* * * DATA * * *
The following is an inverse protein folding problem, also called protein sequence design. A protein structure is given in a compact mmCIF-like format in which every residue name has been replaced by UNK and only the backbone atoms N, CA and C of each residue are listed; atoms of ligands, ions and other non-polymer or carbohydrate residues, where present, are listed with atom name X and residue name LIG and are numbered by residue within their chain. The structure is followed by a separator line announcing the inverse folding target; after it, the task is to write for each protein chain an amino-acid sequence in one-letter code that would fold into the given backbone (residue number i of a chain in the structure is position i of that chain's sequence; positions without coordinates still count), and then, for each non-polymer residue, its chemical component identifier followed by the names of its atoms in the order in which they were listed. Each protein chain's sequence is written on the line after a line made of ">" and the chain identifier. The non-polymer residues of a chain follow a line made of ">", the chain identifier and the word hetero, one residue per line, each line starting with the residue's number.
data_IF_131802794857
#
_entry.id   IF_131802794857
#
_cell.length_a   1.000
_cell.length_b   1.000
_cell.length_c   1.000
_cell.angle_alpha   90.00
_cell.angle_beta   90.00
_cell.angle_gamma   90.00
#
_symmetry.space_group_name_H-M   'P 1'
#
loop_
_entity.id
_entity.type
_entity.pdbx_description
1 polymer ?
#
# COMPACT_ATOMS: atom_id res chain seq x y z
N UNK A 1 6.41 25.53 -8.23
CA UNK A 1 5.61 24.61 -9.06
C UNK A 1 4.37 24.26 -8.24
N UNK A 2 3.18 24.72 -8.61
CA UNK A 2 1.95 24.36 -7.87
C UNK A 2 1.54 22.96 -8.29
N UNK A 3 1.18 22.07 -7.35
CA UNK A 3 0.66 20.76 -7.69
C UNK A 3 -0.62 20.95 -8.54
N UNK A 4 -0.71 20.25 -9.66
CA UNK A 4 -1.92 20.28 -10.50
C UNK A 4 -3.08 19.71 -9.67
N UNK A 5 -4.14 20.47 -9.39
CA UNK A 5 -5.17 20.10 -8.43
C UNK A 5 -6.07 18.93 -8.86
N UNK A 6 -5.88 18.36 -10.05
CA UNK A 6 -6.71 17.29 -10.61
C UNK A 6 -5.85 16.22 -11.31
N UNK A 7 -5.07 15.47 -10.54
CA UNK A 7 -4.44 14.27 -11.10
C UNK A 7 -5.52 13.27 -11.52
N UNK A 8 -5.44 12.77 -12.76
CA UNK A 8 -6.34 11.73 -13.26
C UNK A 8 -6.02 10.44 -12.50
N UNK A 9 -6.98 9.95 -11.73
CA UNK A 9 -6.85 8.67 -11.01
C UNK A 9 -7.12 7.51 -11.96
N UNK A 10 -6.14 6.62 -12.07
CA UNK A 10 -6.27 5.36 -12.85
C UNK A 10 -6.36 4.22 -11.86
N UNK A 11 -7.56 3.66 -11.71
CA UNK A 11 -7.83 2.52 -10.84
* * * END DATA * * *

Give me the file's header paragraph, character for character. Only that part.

The following is an inverse protein folding problem, also called protein sequence design. A protein structure is given in a compact mmCIF-like format in which every residue name has been replaced by UNK and only the backbone atoms N, CA and C of each residue are listed; atoms of ligands, ions and other non-polymer or carbohydrate residues, where present, are listed with atom name X and residue name LIG and are numbered by residue within their chain. The structure is followed by a separator line announcing the inverse folding target; after it, the task is to write for each protein chain an amino-acid sequence in one-letter code that would fold into the given backbone (residue number i of a chain in the structure is position i of that chain's sequence; positions without coordinates still count), and then, for each non-polymer residue, its chemical component identifier followed by the names of its atoms in the order in which they were listed. Each protein chain's sequence is written on the line after a line made of ">" and the chain identifier. The non-polymer residues of a chain follow a line made of ">", the chain identifier and the word hetero, one residue per line, each line starting with the residue's number.